The defendant is charged with setting fire to and burning an outhouse belonging to Charles Gerock, in an indictment containing four counts,-in two of which it'is simply described as an outhouse, and in the others with the superadded words, “used as a kitchen..” The counts omit to aver the “intent thereby to injure or defraud,” which is an essential ingredient in the'offence created under paragraph 6, of §985, of The Code, but which are rendered unnecessary ,by the amendment of 1885, ch..66, which strikes out those words. The defendant was tried and convicted bfefore the jury, and these exceptions were taken during its progress, and brought up by the defendant’s appeal.
I. The State, after objection made and overruled, was permitted to show that at the same hour, and on the same night when the outhouse was burned, the dwelling-house, some fifteen yards off, was also attempted to be set fire to, by-' means of fagots of wood, tied up with a rope belonging to the defendant, while both buildings had been saturated in places with kerosene oil.
This, evidence was received, as tending to show that the same person had fired both at the same time.
II. In like manner, after objection, in order to show a motive, evidence was admitted, of declarations of the defendant, made shortly before, of threats to do injury to the son and grandson of the occupant of the premises. It was in proof that the father, Charles Gerock, and his wife, were old and decrepit, and lived by themselves, about a half mile from that son, who had himself several grown sons, and had a party at his house on that night. Another son resided still nearer to his threatened brother’s house, and the defendant lived nearer to that brother.
*498/There was no error in admitting the evidence, which tended, to what.extent the jury was to decide, to identify the person who committed the outrage. The circumstances strongly pointed to a single agency, and with the ownership of the rope, with which the kindling materials were bound, to the defendant as the guilty author of both of the firings. The facts proved are parts of one continuing transaction, and are but the development of the conduct of the person by whom the successive acts were done; 1 Whar. Cr. Law, §649. jAhe proof of threats directed against the son and grandson, from their near relationship to the owner of the burned house, was also relevant, though perhaps feeble, in showing general ill-will to the family, and a motive for the act. State v. Rush, 12 Ired., 382; State v. Gailor, 71 N. C., 88; State v. Green, 92 N. C., 779.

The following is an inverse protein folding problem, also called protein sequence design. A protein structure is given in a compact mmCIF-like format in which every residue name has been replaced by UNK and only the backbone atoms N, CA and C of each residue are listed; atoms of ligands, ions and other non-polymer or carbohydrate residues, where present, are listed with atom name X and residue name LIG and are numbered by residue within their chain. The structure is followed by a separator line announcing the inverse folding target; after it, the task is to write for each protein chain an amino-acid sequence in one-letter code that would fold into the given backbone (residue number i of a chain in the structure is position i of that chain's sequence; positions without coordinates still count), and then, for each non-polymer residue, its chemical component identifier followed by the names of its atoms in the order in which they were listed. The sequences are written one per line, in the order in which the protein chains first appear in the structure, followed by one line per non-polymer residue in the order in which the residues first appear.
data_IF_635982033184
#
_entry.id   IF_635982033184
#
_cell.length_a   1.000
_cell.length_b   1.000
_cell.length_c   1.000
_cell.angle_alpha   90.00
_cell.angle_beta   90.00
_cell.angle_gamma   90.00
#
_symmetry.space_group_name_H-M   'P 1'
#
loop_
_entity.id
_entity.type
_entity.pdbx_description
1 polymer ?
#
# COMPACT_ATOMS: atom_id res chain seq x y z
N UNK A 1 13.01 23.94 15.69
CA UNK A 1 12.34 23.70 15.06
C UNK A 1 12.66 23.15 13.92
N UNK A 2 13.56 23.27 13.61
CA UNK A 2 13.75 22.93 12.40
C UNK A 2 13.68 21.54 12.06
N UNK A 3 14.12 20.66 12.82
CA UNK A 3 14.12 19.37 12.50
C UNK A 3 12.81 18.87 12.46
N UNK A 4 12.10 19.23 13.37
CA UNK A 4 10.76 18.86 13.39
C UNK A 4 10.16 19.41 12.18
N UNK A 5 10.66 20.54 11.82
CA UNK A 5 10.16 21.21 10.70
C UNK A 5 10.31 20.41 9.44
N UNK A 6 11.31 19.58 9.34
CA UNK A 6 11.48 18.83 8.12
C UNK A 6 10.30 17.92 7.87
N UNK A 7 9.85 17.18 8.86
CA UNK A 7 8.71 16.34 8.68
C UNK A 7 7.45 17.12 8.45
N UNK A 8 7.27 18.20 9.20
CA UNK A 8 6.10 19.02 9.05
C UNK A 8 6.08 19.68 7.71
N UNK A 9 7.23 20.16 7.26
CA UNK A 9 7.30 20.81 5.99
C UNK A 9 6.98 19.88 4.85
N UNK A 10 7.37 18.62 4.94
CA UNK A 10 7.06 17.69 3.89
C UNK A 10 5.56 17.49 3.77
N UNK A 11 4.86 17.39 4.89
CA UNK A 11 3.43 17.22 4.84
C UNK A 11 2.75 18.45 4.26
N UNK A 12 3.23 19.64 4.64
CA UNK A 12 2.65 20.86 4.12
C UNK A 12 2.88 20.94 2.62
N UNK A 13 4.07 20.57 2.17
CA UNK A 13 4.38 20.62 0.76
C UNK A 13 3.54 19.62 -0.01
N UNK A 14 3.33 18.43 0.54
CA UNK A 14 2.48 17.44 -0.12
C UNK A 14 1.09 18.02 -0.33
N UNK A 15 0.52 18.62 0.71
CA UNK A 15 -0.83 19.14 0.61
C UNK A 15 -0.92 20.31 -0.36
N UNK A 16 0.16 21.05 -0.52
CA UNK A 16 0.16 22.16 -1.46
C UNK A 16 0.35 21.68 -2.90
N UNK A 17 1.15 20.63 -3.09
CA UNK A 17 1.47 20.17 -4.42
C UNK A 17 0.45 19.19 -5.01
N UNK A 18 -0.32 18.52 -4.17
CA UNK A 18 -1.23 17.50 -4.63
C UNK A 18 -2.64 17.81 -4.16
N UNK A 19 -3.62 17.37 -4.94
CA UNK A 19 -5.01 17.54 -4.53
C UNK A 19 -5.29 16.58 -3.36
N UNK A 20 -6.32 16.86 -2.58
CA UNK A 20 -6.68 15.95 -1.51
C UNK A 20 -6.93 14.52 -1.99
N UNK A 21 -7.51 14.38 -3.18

' The defendant moved in arrest of judgment, for that no proof had been offered of property in the alleged owner of the outhouse, other than possession.
The exception, if properly taken, must be to the failure of the proof introduced to sustain the averment as to the ownership of the outhouse, and this must be on the trial. It is too late after verdict, and never furnishes cause for arresting-judgment.
But if the objection had been in apt time, it would have been overruled, because possession unquestioned, is sufficient evidence of property to warrant the verdict. This is ruled in State v. Gailor, ante; Aycock v. Railroad, 89 N. C., 321.
It may admit of question, if the facts be as stated in the case, that the house burned was “ within the curtilage ” and .appurtenant to the dwelling-house occupied by the said 'Charles Gerock as his residence, whether the offence was not in law a capital felony, but the Solicitor has chosen to put his accusation in a milder form, and his humanity leaves no *499just grounds of complaint of the charge or of the proof offered in its support.
There is no error, and the judgment must be affirmed.
No error. Affirmed.